Oregon Foreclosure Avoidance Program gets tuneup
http://www.oregonlive.com/opinion/index.ssf/2013/05/oregon_foreclosure_avoidance_p.html

Appraisal Fraud and Facts: Essential to Securitization Scam

The REMICS are mirror images of the NINJA loans — no income, no assets, no job

the borrower did not realize that the false appraisal and other deficiencies in underwriting had shifted the risk of loss to the homeowner and the investors

Editor’s Notes: Our economy and the economic structure in other countries is stuck because of the false appraisal reports that supported funding of at least $13 trillion (U.S. only) of loans that were so complex that the Chairman of the Federal Reserve, Alan Greenspan didn’t understand them nor his staff of more than 100 PhDs. They were intentionally opaque because complexity is the way you get the other side of the “deal” (the buyer) to accept your explanation of the transaction. It also is designed to avoid criminal penalties even when the scheme unravels. Getting a Judge or Jury to understand what really happened is a challenge that has been insurmountable in both civil and criminal cases and investigations.

As stated in the 2005 petition to Congress from 8,000 appraisers who did not want to “play ball” with the banks, the appraisers were faced with a choice: either they submit appraisal reports $20,000 higher than contract and earn more money for each appraisal and earn  more money through volume, OR they won’t work at all.

Developers, mortgage brokers, and the “originators” (sales organization that pretended to be the lender), sellers and homeowners needing cash in an economy where there wages and earnings were not keeping up with the cost of living —- all reacted with glee when this system went into action. As “prices” rose by leaps and bounds — fed by a flood of money and demands for more mortgages — everyone except the banks ended up crashing when the money stopped flowing. That is how we know that it was the money that made prices rise, rather than demand.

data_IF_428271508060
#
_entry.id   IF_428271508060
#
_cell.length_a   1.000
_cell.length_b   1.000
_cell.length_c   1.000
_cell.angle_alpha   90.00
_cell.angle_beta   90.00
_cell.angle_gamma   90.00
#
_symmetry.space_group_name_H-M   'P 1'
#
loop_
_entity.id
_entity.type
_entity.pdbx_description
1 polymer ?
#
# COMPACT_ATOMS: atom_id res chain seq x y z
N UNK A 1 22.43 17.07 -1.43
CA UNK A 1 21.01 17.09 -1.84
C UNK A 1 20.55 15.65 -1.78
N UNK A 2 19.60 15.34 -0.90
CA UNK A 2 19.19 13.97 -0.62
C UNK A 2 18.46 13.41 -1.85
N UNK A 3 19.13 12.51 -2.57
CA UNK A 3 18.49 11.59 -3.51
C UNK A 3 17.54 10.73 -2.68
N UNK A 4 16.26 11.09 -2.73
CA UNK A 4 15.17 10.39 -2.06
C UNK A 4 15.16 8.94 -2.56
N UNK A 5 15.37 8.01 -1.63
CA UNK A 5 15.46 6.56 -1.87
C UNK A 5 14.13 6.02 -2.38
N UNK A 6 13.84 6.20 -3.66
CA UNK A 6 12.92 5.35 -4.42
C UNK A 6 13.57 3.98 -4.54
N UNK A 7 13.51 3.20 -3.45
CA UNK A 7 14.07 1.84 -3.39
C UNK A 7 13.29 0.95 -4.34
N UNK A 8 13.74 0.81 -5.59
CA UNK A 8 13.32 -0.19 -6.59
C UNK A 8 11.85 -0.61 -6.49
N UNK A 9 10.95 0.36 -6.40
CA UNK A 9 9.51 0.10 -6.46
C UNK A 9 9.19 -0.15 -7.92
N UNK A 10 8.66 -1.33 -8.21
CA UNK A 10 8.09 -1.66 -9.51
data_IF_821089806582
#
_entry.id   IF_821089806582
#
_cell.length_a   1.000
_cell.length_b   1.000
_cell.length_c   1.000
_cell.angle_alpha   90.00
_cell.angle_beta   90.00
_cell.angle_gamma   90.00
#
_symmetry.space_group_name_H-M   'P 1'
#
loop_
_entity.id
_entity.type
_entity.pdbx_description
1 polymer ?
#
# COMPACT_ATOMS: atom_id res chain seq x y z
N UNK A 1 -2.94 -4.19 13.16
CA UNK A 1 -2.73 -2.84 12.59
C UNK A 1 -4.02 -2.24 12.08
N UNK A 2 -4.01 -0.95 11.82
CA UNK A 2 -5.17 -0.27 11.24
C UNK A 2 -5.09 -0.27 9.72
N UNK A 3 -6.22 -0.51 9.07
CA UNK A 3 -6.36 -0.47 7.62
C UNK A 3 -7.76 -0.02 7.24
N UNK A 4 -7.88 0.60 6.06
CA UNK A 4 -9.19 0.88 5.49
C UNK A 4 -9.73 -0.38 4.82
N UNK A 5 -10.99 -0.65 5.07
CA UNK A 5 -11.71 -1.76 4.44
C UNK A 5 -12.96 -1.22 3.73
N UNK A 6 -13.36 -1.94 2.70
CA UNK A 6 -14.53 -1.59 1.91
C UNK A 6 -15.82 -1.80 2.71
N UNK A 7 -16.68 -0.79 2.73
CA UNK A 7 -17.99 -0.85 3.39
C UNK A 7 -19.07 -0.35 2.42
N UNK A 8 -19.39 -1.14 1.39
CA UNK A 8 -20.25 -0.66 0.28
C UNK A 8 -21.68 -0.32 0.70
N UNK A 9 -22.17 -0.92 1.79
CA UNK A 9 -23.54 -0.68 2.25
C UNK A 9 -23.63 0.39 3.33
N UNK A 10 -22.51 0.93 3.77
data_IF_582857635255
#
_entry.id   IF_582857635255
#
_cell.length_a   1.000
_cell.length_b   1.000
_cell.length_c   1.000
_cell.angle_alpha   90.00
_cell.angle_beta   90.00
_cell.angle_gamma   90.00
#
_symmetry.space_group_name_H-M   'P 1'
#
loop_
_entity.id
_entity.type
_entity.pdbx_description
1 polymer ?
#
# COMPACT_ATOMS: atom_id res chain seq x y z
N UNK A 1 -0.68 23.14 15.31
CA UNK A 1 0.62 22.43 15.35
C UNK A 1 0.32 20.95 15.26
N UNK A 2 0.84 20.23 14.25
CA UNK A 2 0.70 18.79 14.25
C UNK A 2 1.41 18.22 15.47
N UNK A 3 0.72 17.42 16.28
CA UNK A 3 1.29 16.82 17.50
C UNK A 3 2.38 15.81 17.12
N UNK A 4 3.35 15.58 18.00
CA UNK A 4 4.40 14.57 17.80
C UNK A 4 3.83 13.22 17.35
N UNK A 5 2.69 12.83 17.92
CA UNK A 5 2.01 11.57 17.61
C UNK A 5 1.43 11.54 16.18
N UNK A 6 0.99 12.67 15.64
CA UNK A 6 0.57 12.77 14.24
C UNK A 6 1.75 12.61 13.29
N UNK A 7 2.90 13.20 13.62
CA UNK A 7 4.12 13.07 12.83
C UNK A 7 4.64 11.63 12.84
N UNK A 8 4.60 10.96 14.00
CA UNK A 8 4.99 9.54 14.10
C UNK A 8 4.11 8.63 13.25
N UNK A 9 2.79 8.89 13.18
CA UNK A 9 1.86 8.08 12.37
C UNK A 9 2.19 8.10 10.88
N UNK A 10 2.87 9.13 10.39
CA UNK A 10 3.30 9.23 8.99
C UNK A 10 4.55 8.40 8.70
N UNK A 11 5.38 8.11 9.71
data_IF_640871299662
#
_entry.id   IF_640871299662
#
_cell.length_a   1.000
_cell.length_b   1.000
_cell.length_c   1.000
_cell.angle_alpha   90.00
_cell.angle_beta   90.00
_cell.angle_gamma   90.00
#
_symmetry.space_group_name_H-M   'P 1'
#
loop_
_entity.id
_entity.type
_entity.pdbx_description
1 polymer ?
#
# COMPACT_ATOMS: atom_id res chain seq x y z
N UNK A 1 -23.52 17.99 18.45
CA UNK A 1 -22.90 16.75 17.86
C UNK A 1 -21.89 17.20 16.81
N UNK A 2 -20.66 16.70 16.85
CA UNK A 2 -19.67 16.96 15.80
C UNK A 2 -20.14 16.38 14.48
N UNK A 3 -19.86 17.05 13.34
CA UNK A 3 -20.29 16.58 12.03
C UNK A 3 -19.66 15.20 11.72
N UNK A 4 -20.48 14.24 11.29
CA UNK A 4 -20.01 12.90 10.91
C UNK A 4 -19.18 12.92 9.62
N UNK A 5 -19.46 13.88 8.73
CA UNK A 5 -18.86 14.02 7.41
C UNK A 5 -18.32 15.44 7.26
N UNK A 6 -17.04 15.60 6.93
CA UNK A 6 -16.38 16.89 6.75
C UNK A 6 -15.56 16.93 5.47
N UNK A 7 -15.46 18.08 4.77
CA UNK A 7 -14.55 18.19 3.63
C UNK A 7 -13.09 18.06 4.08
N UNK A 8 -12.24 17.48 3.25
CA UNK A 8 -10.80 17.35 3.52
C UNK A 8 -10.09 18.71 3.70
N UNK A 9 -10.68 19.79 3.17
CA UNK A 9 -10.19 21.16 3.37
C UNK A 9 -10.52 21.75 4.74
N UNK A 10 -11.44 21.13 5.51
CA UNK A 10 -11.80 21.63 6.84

So most appraisers were both stuck and pleasantly enjoying incomes 4-10 times what they had previously received, and obediently submitted appraisal reports that were in fact unsupportable by industry standards or any other standards that a reasonable and rational lender would use — if they were lending their own money. By lending money from investors the risk of loss was entirely removed. The originators got paid regardless of whether the mortgage was paid, or went underwater or caused the homeowner to execute a strategic default.

By using the originators as surrogates at the closing, the appraisal report was accepted without the required due diligence and confirmation that would be present if you went to the old style community bank loan department. The fact is that there was NO UNDERWRITING involved as we knew it before the securitization scam. The “extra” interest charged to No DOC loans (usually 3/4%-1.5%) and the premium interest charged on NINJA (No income, no assets, no job) loans was sold to borrowers on the premise that the “lender” was taking a higher risk. But the truth is they didn’t do any due diligence or underwriting of the loans regardless of whether or not the borrower was submitting information that confirmed their income, assets and ability to pay.  Thus the premium for the “extra risk” was based upon a false premise (like all the other premises of the securitization PONZI scheme).

The normal way of judging the price of a loan (the interest rate) was the perceived risk composed of two elements: ability to repay the loan, and the value of the property if the loan is not repaid. The banks that foisted the securitization scam upon the world got rid of both: they did nothing to confirm the ability to repay because they didn’t care if the borrower could repay. And they intentionally hyped the “value” of the property far above any supportable level as is easily shown in the Case Schiller index.